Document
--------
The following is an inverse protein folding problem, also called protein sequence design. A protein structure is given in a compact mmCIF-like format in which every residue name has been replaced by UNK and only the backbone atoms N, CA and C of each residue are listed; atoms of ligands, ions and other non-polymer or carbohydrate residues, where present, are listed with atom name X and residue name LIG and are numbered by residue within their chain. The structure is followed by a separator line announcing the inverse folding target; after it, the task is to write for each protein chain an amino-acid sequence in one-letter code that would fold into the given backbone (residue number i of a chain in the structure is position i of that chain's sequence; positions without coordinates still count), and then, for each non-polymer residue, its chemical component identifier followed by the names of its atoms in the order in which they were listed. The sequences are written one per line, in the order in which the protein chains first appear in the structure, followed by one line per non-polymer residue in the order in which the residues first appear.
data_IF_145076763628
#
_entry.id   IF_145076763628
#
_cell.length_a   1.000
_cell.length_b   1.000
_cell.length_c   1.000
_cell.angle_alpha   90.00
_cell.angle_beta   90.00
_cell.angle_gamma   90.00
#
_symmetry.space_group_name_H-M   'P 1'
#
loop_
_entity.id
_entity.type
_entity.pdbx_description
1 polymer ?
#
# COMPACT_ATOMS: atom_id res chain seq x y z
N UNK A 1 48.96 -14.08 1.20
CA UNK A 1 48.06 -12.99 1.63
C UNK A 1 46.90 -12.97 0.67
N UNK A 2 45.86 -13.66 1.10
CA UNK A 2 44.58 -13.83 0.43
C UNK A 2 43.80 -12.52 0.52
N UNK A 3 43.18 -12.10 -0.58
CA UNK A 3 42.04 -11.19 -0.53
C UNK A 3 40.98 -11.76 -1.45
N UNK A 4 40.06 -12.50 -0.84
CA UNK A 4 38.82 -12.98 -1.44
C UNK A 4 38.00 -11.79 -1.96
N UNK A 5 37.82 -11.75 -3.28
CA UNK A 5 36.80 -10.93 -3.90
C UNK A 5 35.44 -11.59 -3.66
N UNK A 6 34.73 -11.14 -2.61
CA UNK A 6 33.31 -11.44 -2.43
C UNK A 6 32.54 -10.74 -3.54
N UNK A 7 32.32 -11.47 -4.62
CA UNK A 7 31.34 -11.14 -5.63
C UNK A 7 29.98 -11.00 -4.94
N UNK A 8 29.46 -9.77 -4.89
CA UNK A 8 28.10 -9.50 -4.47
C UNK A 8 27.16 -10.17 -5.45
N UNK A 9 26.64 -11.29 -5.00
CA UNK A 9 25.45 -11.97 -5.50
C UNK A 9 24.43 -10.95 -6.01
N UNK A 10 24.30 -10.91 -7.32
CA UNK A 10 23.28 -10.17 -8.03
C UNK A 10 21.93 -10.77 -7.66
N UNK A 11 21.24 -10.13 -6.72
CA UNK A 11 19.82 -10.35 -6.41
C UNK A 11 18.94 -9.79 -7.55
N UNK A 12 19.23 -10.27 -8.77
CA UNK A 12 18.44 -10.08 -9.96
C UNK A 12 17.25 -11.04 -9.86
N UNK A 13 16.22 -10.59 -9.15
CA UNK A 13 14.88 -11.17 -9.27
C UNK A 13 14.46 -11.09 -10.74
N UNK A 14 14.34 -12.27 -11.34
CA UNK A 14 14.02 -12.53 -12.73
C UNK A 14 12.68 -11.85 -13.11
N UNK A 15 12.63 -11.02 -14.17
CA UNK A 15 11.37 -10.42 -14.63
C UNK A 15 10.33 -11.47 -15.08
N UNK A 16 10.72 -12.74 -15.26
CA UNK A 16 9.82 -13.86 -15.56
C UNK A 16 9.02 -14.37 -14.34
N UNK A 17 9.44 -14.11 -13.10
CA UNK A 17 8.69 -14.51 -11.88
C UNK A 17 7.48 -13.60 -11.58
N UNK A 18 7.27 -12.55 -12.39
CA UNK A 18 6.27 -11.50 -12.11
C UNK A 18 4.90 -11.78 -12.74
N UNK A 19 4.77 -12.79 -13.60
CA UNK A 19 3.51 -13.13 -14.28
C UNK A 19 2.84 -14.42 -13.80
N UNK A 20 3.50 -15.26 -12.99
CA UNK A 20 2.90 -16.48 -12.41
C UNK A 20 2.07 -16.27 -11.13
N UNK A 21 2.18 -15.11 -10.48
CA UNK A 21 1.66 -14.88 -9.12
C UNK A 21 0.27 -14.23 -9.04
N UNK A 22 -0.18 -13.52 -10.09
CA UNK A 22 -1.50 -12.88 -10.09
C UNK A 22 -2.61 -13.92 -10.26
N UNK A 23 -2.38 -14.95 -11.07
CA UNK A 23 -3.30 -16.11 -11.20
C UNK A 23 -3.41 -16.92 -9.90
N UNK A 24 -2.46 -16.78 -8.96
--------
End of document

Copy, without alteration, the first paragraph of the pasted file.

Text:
The following is an inverse protein folding problem, also called protein sequence design. A protein structure is given in a compact mmCIF-like format in which every residue name has been replaced by UNK and only the backbone atoms N, CA and C of each residue are listed; atoms of ligands, ions and other non-polymer or carbohydrate residues, where present, are listed with atom name X and residue name LIG and are numbered by residue within their chain. The structure is followed by a separator line announcing the inverse folding target; after it, the task is to write for each protein chain an amino-acid sequence in one-letter code that would fold into the given backbone (residue number i of a chain in the structure is position i of that chain's sequence; positions without coordinates still count), and then, for each non-polymer residue, its chemical component identifier followed by the names of its atoms in the order in which they were listed. The sequences are written one per line, in the order in which the protein chains first appear in the structure, followed by one line per non-polymer residue in the order in which the residues first appear.